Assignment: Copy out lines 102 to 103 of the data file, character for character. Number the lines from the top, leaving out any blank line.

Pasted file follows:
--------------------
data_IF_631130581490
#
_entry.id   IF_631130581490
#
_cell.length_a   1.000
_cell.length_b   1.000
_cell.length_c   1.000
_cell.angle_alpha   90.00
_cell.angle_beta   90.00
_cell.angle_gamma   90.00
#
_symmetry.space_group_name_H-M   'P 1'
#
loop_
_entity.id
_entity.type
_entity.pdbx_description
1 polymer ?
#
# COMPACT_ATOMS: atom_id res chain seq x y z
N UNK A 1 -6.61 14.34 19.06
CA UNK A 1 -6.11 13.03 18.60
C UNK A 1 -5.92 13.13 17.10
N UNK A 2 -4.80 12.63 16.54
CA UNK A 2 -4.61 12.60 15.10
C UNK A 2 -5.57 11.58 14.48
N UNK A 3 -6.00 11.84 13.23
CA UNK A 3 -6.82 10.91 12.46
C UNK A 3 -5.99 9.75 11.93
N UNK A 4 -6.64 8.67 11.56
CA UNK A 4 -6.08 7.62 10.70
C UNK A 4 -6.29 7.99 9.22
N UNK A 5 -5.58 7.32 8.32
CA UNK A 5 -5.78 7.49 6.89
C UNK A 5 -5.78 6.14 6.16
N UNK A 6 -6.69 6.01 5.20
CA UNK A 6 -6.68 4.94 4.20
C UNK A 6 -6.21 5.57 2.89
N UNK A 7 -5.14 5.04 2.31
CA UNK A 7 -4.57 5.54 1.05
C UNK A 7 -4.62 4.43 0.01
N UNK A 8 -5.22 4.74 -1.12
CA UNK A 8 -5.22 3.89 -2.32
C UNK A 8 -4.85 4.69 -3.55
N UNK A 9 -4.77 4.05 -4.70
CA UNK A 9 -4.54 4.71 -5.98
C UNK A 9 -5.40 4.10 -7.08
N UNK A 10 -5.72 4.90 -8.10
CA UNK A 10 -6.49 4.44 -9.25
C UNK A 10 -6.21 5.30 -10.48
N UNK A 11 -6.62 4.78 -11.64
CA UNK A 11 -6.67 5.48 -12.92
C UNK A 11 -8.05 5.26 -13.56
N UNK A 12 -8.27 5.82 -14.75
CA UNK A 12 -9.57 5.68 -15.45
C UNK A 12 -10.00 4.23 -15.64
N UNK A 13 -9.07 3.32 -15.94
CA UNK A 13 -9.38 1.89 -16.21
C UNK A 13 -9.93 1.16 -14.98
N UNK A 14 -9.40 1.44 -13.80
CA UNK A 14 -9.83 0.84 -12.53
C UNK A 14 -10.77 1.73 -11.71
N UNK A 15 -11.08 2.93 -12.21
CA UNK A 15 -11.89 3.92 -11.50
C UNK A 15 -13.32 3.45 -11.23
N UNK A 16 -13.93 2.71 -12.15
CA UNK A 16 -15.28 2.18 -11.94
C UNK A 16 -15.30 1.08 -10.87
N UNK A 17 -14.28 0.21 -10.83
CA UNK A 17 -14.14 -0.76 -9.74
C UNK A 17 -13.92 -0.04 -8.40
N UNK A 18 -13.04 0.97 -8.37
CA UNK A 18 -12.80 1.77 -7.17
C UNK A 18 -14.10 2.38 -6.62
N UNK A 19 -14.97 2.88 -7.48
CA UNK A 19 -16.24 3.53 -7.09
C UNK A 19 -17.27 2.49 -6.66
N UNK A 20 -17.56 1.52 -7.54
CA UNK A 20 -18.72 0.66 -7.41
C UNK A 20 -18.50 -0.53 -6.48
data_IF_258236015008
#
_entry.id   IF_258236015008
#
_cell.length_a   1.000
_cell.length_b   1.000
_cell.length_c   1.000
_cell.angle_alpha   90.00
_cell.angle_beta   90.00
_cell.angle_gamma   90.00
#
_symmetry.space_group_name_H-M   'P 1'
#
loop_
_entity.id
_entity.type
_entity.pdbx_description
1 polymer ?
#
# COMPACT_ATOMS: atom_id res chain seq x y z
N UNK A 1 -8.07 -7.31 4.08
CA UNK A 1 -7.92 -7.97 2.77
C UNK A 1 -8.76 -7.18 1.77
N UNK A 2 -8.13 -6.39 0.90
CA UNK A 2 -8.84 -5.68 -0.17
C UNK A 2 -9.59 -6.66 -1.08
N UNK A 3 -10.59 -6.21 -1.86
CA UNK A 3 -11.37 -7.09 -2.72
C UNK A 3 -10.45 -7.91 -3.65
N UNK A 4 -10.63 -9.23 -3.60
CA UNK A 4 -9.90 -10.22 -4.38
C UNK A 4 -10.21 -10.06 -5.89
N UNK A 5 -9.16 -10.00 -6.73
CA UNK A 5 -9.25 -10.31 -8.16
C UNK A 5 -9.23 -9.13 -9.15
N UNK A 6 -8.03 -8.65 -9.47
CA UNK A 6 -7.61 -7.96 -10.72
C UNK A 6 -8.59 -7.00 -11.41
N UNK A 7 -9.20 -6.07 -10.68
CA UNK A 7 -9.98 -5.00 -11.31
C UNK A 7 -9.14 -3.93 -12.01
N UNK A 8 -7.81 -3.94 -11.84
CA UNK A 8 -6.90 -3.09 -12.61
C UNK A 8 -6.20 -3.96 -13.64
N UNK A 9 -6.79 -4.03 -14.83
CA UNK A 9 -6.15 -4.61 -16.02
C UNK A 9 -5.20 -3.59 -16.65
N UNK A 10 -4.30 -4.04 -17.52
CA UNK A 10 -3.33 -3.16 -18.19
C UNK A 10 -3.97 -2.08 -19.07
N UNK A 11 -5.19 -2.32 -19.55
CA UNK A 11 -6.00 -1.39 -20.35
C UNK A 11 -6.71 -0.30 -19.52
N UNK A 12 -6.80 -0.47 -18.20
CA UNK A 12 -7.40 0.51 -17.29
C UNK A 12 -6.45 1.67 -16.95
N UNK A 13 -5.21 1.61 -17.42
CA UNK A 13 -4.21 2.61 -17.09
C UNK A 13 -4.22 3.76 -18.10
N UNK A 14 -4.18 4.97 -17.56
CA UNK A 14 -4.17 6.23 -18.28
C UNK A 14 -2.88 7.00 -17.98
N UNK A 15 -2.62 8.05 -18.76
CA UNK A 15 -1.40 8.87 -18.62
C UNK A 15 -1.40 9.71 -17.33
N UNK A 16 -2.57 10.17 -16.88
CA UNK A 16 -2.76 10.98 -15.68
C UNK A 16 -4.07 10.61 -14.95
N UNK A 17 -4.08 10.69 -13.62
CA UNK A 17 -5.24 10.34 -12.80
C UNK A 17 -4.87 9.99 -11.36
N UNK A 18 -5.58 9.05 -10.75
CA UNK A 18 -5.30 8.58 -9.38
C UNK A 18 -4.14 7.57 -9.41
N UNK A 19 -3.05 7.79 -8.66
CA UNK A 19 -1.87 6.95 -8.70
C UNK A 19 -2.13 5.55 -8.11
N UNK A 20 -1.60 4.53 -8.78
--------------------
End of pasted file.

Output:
CA UNK A 1 -7.92 -7.97 2.77
C UNK A 1 -8.76 -7.18 1.77